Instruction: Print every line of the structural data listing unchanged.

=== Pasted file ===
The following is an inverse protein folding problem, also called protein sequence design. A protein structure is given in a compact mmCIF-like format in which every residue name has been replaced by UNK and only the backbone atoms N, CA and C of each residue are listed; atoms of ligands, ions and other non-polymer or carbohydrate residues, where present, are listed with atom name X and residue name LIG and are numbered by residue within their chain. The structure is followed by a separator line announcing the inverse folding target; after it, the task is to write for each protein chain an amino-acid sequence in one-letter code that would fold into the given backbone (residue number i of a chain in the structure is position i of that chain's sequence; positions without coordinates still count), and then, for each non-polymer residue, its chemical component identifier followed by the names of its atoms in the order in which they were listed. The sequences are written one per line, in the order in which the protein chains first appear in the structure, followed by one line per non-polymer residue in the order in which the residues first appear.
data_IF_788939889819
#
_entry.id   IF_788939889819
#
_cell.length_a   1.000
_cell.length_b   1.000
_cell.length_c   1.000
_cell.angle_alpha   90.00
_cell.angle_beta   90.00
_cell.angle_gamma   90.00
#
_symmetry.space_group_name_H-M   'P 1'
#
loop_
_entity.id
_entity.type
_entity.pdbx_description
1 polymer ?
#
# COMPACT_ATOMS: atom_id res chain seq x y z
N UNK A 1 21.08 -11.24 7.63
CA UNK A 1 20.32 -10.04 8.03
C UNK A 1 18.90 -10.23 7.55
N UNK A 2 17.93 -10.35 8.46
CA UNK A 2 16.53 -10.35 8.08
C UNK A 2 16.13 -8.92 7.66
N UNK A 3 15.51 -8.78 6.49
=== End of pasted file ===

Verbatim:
The following is an inverse protein folding problem, also called protein sequence design. A protein structure is given in a compact mmCIF-like format in which every residue name has been replaced by UNK and only the backbone atoms N, CA and C of each residue are listed; atoms of ligands, ions and other non-polymer or carbohydrate residues, where present, are listed with atom name X and residue name LIG and are numbered by residue within their chain. The structure is followed by a separator line announcing the inverse folding target; after it, the task is to write for each protein chain an amino-acid sequence in one-letter code that would fold into the given backbone (residue number i of a chain in the structure is position i of that chain's sequence; positions without coordinates still count), and then, for each non-polymer residue, its chemical component identifier followed by the names of its atoms in the order in which they were listed. The sequences are written one per line, in the order in which the protein chains first appear in the structure, followed by one line per non-polymer residue in the order in which the residues first appear.
data_IF_788939889819
#
_entry.id   IF_788939889819
#
_cell.length_a   1.000
_cell.length_b   1.000
_cell.length_c   1.000
_cell.angle_alpha   90.00
_cell.angle_beta   90.00
_cell.angle_gamma   90.00
#
_symmetry.space_group_name_H-M   'P 1'
#
loop_
_entity.id
_entity.type
_entity.pdbx_description
1 polymer ?
#
# COMPACT_ATOMS: atom_id res chain seq x y z
N UNK A 1 21.08 -11.24 7.63
CA UNK A 1 20.32 -10.04 8.03
C UNK A 1 18.90 -10.23 7.55
N UNK A 2 17.93 -10.35 8.46
CA UNK A 2 16.53 -10.35 8.08
C UNK A 2 16.13 -8.92 7.66
N UNK A 3 15.51 -8.78 6.49